As indicated, the tempeh is used in an amount sufficient to increase the protein content of the fried starch containing chip. Generally the amount of tempeh used in the dough preparation will be from about 5 to 60 percent by weight based on the weight of the dough. Preferably, however, the tempeh will be used in amounts less than about 50 percent since above that amount the tempeh starts to inhibit expansion of snack product upon being deep fat fried. Tempeh (fresh, frozen and/or autoclaved) generally contains approximately 60-62% water, 20% protein, 8% oil and 10% carbohydrates with a minor amount of ash. Thus on a dry weight basis, the tempeh would be used in an amount of about 2 to 25% by weight. The shapable dough preferably contains from about 18 to 55% water. After shaping, the water content is preferably reduced by air drying or the like to a range of about 5 to 12%.

Minor ingredients can be used in their usual amounts in the preparation of the fried snacks of the present invention. Thus various flavorings (including salt), colorings and the like can be added if desired. Likewise, the flavorings, colorings and the like can be added to the already formed and fried snack.

As indicated, the shaped dough is fried in hot oil or fat using conventional techniques, such as frying items of about 6 to 15 seconds at oil or fat temperatures of about 325° to 375° F. Upon frying, the snack expands or puffs to a significant degree and preferably in an amount of about 2 to 8 times. The finished snacks are crisp or friable with increased protein contents and reduced fat contents over similar chips made without the tempeh.

The following examples serve to illustrate certain preferred embodiments of the invention without being limiting. Unless otherwise indicated, all parts and percentages are by weight.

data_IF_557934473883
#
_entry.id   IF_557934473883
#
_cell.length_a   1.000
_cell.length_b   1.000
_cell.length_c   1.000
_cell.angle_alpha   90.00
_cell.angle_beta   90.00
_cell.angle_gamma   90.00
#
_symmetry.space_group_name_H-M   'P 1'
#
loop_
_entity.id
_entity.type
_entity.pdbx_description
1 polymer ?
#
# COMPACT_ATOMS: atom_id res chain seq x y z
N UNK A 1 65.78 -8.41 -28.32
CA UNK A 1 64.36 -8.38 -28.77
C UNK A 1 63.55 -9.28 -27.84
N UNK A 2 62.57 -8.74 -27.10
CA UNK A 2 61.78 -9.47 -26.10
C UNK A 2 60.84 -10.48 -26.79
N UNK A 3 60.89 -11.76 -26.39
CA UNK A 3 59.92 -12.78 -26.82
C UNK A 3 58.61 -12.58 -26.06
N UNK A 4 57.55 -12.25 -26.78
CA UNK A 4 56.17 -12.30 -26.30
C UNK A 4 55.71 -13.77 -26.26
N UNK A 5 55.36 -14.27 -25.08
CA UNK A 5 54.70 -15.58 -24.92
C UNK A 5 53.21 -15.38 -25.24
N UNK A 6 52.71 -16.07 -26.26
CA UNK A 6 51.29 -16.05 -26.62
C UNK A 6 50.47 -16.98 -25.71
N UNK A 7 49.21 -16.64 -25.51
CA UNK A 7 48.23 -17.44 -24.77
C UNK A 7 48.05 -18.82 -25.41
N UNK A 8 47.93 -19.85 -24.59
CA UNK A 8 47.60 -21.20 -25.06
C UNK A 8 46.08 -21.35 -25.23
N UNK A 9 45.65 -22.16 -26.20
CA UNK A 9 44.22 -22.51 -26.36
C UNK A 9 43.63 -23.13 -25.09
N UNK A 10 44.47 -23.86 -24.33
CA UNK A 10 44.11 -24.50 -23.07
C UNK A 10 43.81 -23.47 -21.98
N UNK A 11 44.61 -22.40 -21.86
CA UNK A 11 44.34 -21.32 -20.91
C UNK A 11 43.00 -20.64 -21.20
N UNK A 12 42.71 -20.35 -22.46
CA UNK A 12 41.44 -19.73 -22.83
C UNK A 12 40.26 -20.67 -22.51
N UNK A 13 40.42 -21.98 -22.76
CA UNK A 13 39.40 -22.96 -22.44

Washed soybean splits (2.0 Kg.) were soaked in a 1.0% citric acid solution (4.0 l.) for approximately 16 hours and then boiled for one hour after an additional 6.0 l. of water was added. The beans were then drained, rinsed with distilled water, inoculated with Rhizopus Oligosporus NRRL 2710 and packed into perforated plastic bags (approximately 1.5 in.×5.0 in.). Fermentation was carried out for 18-24 hours at 35° C. to yield the product commonly known as tempeh. The tempeh was sterilized in an autoclave at 15 psi. for 20 minutes. After cooling, it was ground and blended with other ingredients in the following amounts: ground tempeh 44.0%; ground potato flakes 44.0%; pregelatinized waxy maize starch (Polar Gel I) 8.5%; and NaCl 3.5%. This mix was then extruded in a Brabender extruder using a 1:1 screw, a feed rate of 20 rpm., temperatures in zones 1 and 2 of 90° C. and 95° C., respectively, and heating of a 0.020 inch die to 100° C. The resulting thin strips of dough were cut into chip sizes (approximately 1×11/4 inches) and allowed to air dry overnight to a moisture content of about 9%. This dry product (half product) was then deep fat fried in coconut oil at 375° F. for 61/2 seconds and excess oil was drained off. The resulting fried chips had good texture and flavor and were expanded about 3 times. They had a protein content of 11.5% and a fat content of 25.4% as compared to 5.3% protein and 39.8% fat in a typical commercial potato chip product.


Example I was essentially repeated except using the following ingredients:

% by weight

Ground tempeh 44.0

Ground potato flakes


Pregelatinized starch (as


in Example I)

NaCl 3.5

Gluten (Pro 80) 5.0


The final product was very similar to the product of Example I except with slightly less puff. It had a protein content of 16.4% and a fat content of 21.0%.

Similar results to the above examples were obtained using fresh tempeh instead of sterilized tempeh, potato starch instead of pregelatinized waxy maize starch (the products had somewhat less puff and a tougher texture), and/or frying temperatures of 350° F. and times of 7 seconds. Flavored products were also obtained by enrobing the chips with flavorings such as bacon, sour cream and green onion, barbecue and/or cheese.